left-side view of grey/black Reevu RV dLX 363 helmet

This Could Have Been My Head!

The Tour Divide was such a grueling race that it seemed like every piece of equipment I used took a beating. Even those not part of or attached to the bike.

For example, take a look at my European Reevu helmet. I just fully inspected it today. It was a helmet I used for the last five years—one I was reluctant to retire because it has a novel embedded mirror that was by far the best rear-view bicycle solution I have ever seen or used, but it is no longer made or sold anywhere anymore. Guess it is time to retire it now.

Click on the image below for a larger view:

cracks pointed out in old Reevu RV dLX 363 helmet
Due to crashing multiple times, there were multiple cracks in my Reevu helmet.

I suspect the cracks were from my last crash on Day 26 (July 8th) of the Tour Divide. I was in the middle of the Gila Wilderness of New Mexico during a monsoon and night time had befallen, but I was determined to carry on in a desperate attempt to reach a town (Mimbres, NM) that carried food for the first time in 200 miles—that is, until I toppled over the side of a rut I completely didn’t see, my headlights not being quite adequate for the torn-up, rain-battered trail.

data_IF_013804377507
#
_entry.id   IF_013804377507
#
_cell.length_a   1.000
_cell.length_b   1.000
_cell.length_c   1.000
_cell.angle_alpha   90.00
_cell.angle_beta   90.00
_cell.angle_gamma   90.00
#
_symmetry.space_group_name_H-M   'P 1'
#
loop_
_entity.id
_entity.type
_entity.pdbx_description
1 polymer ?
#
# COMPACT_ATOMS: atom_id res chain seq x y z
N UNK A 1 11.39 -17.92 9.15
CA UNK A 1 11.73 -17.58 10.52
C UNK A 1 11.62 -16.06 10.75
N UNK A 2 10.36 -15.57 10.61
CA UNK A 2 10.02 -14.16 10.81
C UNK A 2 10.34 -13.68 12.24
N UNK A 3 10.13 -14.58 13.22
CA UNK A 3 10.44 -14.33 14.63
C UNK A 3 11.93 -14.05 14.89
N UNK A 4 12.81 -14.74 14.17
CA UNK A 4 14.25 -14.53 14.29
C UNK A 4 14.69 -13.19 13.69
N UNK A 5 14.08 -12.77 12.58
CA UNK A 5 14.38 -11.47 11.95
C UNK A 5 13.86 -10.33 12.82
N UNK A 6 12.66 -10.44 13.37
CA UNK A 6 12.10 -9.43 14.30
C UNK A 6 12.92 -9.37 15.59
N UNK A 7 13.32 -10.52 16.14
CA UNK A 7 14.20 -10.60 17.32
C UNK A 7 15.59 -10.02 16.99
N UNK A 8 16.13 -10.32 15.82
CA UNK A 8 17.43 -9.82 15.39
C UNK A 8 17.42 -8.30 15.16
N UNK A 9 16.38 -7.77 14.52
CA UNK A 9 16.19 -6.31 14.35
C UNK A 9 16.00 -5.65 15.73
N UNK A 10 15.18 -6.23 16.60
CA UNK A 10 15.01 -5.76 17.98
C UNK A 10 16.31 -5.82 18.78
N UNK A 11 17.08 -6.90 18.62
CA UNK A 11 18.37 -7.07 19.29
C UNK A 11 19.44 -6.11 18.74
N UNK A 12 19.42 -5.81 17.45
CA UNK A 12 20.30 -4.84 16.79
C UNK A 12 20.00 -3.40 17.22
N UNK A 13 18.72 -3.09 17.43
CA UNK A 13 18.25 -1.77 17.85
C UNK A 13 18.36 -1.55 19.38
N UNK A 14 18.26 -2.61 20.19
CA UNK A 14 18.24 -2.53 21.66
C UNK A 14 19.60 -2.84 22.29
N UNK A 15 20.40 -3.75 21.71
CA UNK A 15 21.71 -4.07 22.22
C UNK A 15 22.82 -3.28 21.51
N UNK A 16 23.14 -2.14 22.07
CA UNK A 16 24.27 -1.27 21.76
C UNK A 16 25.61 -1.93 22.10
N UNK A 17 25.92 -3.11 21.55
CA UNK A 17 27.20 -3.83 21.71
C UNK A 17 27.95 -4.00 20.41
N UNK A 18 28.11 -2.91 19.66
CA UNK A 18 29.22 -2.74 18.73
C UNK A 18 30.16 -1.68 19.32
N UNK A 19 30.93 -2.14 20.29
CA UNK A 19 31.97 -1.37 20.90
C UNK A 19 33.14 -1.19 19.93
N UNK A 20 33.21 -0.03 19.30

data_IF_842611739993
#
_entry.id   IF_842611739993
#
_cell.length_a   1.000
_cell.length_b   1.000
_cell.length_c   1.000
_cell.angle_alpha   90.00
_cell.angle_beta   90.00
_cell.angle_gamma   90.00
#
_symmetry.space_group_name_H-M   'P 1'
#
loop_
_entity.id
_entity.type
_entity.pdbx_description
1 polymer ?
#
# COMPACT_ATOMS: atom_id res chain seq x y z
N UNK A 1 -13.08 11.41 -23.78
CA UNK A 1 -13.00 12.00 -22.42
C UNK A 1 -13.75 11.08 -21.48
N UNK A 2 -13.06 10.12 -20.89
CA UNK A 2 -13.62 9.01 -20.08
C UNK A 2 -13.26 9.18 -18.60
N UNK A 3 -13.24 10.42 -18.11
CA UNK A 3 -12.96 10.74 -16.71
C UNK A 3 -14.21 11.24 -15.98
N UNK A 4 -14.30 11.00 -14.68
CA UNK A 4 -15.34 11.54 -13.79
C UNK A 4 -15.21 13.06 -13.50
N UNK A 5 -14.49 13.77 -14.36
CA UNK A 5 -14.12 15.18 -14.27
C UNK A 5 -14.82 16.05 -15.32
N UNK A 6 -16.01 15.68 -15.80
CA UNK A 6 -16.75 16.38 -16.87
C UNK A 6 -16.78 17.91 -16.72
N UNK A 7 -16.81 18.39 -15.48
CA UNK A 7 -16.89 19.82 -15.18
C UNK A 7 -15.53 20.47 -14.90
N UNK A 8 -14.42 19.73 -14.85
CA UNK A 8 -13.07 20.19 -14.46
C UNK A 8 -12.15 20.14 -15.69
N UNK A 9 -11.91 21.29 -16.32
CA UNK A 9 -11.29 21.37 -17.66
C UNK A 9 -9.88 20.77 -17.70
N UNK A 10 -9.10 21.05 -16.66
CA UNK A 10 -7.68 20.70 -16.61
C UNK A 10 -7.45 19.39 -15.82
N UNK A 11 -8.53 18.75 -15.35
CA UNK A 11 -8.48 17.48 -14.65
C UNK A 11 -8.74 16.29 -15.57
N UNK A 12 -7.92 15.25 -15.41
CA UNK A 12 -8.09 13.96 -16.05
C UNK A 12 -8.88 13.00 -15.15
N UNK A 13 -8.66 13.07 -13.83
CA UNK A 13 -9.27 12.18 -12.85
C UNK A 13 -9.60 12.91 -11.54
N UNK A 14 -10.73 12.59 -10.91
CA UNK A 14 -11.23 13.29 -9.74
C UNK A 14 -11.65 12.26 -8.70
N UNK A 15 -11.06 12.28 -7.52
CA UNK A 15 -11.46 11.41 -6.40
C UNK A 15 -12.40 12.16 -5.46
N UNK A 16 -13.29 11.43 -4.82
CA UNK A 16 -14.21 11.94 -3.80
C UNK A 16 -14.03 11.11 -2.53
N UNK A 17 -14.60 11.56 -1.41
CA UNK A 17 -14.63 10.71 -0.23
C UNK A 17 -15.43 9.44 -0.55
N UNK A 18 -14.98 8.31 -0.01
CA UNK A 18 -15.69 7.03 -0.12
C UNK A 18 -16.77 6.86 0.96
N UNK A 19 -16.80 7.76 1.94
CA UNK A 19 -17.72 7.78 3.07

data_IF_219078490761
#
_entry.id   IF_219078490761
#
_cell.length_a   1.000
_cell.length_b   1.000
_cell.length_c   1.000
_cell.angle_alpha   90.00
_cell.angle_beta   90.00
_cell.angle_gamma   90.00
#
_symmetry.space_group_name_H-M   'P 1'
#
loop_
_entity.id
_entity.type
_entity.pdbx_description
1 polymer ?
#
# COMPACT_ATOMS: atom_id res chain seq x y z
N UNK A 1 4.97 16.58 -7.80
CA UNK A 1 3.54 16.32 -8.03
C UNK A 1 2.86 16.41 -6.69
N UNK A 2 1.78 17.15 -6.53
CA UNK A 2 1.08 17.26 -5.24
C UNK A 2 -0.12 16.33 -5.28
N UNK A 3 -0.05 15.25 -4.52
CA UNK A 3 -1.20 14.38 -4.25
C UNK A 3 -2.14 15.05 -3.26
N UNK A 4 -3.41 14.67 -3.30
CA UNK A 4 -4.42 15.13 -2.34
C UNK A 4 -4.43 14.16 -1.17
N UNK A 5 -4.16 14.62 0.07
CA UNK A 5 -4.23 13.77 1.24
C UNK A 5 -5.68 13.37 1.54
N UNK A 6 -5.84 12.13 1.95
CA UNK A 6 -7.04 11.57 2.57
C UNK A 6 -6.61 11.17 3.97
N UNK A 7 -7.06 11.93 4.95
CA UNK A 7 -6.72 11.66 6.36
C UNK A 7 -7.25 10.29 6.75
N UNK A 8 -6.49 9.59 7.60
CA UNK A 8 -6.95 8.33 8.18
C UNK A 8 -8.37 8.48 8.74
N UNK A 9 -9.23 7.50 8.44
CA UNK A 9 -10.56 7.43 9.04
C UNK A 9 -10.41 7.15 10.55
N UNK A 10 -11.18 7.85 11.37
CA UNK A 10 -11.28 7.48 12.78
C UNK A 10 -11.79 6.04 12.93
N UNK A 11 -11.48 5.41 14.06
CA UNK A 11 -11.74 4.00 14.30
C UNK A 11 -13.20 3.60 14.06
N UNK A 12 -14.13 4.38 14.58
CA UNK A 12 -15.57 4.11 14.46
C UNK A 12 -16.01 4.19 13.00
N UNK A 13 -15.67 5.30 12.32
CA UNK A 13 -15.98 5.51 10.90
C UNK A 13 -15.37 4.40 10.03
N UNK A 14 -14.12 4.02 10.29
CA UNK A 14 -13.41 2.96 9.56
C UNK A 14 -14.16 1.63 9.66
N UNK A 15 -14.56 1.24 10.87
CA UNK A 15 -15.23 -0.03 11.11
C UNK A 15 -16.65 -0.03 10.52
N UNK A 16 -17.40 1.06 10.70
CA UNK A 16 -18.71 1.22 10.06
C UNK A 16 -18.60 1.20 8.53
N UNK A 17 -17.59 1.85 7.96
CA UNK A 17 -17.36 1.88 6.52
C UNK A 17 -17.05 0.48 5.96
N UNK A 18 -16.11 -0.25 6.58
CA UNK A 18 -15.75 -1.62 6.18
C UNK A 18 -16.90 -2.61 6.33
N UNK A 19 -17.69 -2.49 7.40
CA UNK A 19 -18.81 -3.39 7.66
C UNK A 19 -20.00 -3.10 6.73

Too bad—this means I will need to acquire a “normal” helmet now and look for (or develop my own) another rear-view bicycle solution. Without some sort of mirror, I’d now feel somewhat naked particularly when commuting in traffic.

Ah, well—I guess this is an opportunity to wear a helmet that looks a little more fashionable and less Darth Vader-like. And at least my skull is still intact!


July 2, 2011: Three years later, I have finally found the solution: the Italian Road Bike Mirror. In contrast to the Reevu helmet, this mirror inserts into the drops of the handlebar (replacing a bar plug). You set it once and as it is non-adjustable, remains in place. To look at it, you merely glance down. The view is about the same while riding the hoods, handlebar tops, or drops.

I don’t consider this looking down motion to be any more time-consuming than rolling the eyeballs upwards (to look at the Reevu visor-embedded mirror), and it gives you the added benefit of using a lighter and better-ventilated helmet that doesn’t obscure your vision with a bulky visor when you are riding the drops or aerobars.

Kudos to the inventor of the Italian Road Bike Mirror.

The actual view in the convex glass of the Italian Road Bike Mirror.
The actual view in the convex glass of the Italian Road Bike Mirror.
left-side view of grey/black Reevu RV dLX 363 helmet
The Reevu RV dLX 363 helmet with built in rear-view visor mirror.